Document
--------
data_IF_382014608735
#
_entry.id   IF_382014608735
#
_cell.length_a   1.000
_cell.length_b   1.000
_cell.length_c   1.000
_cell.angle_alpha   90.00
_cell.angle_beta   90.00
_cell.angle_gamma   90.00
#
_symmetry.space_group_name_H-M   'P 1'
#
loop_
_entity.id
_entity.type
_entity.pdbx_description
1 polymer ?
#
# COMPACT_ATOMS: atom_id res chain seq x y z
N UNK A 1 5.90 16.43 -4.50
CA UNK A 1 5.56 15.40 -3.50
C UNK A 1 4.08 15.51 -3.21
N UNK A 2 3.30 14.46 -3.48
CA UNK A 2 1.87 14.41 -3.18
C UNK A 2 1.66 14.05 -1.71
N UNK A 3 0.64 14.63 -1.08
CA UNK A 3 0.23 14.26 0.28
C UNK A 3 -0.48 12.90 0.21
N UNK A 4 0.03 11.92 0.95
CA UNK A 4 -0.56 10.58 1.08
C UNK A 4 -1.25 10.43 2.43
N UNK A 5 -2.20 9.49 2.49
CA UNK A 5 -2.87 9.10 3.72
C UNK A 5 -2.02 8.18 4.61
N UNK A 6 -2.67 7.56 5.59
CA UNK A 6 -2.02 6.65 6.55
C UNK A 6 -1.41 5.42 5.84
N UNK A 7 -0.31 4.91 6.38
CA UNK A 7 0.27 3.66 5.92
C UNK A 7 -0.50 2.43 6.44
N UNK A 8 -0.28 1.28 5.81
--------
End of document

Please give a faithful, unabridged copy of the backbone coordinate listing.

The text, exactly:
data_IF_382014608735
#
_entry.id   IF_382014608735
#
_cell.length_a   1.000
_cell.length_b   1.000
_cell.length_c   1.000
_cell.angle_alpha   90.00
_cell.angle_beta   90.00
_cell.angle_gamma   90.00
#
_symmetry.space_group_name_H-M   'P 1'
#
loop_
_entity.id
_entity.type
_entity.pdbx_description
1 polymer ?
#
# COMPACT_ATOMS: atom_id res chain seq x y z
N UNK A 1 5.90 16.43 -4.50
CA UNK A 1 5.56 15.40 -3.50
C UNK A 1 4.08 15.51 -3.21
N UNK A 2 3.30 14.46 -3.48
CA UNK A 2 1.87 14.41 -3.18
C UNK A 2 1.66 14.05 -1.71
N UNK A 3 0.64 14.63 -1.08
CA UNK A 3 0.23 14.26 0.28
C UNK A 3 -0.48 12.90 0.21
N UNK A 4 0.03 11.92 0.95
CA UNK A 4 -0.56 10.58 1.08
C UNK A 4 -1.25 10.43 2.43
N UNK A 5 -2.20 9.49 2.49
CA UNK A 5 -2.87 9.10 3.72
C UNK A 5 -2.02 8.18 4.61
N UNK A 6 -2.67 7.56 5.59
CA UNK A 6 -2.02 6.65 6.55
C UNK A 6 -1.41 5.42 5.84
N UNK A 7 -0.31 4.91 6.38
CA UNK A 7 0.27 3.66 5.92
C UNK A 7 -0.50 2.43 6.44
N UNK A 8 -0.28 1.28 5.81